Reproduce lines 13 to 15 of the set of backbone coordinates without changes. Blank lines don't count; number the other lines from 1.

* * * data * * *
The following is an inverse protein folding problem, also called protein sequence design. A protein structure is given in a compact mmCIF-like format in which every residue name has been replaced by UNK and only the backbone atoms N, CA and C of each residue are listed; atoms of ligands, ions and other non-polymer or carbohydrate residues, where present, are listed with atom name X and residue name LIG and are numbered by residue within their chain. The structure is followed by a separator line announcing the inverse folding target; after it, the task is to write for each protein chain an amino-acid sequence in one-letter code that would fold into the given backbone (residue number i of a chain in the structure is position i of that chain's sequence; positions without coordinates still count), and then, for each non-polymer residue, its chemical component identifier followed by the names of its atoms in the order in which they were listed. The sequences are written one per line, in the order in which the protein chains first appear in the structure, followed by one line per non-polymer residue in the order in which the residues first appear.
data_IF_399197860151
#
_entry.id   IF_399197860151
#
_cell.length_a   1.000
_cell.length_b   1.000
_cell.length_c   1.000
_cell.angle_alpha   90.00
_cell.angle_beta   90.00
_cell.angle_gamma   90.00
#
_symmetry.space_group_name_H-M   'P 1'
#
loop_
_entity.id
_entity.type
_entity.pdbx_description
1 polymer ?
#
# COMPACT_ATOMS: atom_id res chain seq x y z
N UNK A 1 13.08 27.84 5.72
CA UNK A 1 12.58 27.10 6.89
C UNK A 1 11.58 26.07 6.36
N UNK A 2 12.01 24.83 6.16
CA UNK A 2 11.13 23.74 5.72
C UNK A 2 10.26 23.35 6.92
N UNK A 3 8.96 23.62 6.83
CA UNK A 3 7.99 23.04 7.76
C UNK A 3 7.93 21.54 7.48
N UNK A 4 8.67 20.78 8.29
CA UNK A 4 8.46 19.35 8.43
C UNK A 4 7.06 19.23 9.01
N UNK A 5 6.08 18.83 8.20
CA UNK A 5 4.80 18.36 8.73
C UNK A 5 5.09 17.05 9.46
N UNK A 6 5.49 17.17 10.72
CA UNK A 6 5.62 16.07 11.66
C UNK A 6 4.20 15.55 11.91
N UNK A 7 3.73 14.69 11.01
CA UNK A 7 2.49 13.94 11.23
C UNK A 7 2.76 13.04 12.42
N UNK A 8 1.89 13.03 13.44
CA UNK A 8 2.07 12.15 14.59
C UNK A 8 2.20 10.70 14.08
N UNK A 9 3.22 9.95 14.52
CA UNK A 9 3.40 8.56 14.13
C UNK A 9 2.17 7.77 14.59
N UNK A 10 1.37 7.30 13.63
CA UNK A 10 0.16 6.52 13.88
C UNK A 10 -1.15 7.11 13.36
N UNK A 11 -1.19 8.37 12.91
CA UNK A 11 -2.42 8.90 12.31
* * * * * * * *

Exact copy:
_symmetry.space_group_name_H-M   'P 1'
#
loop_